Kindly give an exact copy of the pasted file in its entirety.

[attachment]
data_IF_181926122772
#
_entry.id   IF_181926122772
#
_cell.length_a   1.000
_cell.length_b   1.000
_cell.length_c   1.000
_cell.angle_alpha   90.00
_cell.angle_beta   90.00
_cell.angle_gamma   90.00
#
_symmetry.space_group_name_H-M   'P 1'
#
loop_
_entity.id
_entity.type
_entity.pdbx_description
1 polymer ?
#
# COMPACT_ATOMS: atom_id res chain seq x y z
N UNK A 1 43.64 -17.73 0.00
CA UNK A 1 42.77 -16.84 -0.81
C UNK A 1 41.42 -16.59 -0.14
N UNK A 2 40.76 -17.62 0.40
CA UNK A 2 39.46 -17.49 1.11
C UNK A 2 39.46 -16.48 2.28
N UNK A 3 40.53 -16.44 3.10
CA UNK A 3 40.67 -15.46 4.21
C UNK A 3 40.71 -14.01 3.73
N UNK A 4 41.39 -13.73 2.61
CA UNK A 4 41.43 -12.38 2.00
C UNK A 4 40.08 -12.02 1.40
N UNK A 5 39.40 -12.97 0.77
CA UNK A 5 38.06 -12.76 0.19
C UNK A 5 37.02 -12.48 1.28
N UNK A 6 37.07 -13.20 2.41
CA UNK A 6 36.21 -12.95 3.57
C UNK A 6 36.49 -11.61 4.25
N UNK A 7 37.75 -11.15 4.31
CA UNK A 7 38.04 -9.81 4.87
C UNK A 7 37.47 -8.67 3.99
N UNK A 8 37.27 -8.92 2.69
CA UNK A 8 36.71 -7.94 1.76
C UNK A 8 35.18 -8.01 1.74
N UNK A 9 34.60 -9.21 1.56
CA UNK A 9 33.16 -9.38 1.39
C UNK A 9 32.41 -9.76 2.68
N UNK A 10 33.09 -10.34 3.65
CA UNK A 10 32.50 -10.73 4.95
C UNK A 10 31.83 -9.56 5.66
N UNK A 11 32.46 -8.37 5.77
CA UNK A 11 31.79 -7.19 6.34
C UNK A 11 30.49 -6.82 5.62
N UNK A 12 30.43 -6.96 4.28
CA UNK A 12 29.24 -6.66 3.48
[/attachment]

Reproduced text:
data_IF_181926122772
#
_entry.id   IF_181926122772
#
_cell.length_a   1.000
_cell.length_b   1.000
_cell.length_c   1.000
_cell.angle_alpha   90.00
_cell.angle_beta   90.00
_cell.angle_gamma   90.00
#
_symmetry.space_group_name_H-M   'P 1'
#
loop_
_entity.id
_entity.type
_entity.pdbx_description
1 polymer ?
#
# COMPACT_ATOMS: atom_id res chain seq x y z
N UNK A 1 43.64 -17.73 0.00
CA UNK A 1 42.77 -16.84 -0.81
C UNK A 1 41.42 -16.59 -0.14
N UNK A 2 40.76 -17.62 0.40
CA UNK A 2 39.46 -17.49 1.11
C UNK A 2 39.46 -16.48 2.28
N UNK A 3 40.53 -16.44 3.10
CA UNK A 3 40.67 -15.46 4.21
C UNK A 3 40.71 -14.01 3.73
N UNK A 4 41.39 -13.73 2.61
CA UNK A 4 41.43 -12.38 2.00
C UNK A 4 40.08 -12.02 1.40
N UNK A 5 39.40 -12.97 0.77
CA UNK A 5 38.06 -12.76 0.19
C UNK A 5 37.02 -12.48 1.28
N UNK A 6 37.07 -13.20 2.41
CA UNK A 6 36.21 -12.95 3.57
C UNK A 6 36.49 -11.61 4.25
N UNK A 7 37.75 -11.15 4.31
CA UNK A 7 38.04 -9.81 4.87
C UNK A 7 37.47 -8.67 3.99
N UNK A 8 37.27 -8.92 2.69
CA UNK A 8 36.71 -7.94 1.76
C UNK A 8 35.18 -8.01 1.74
N UNK A 9 34.60 -9.21 1.56
CA UNK A 9 33.16 -9.38 1.39
C UNK A 9 32.41 -9.76 2.68
N UNK A 10 33.09 -10.34 3.65
CA UNK A 10 32.50 -10.73 4.95
C UNK A 10 31.83 -9.56 5.66
N UNK A 11 32.46 -8.37 5.77
CA UNK A 11 31.79 -7.19 6.34
C UNK A 11 30.49 -6.82 5.62
N UNK A 12 30.43 -6.96 4.28
CA UNK A 12 29.24 -6.66 3.48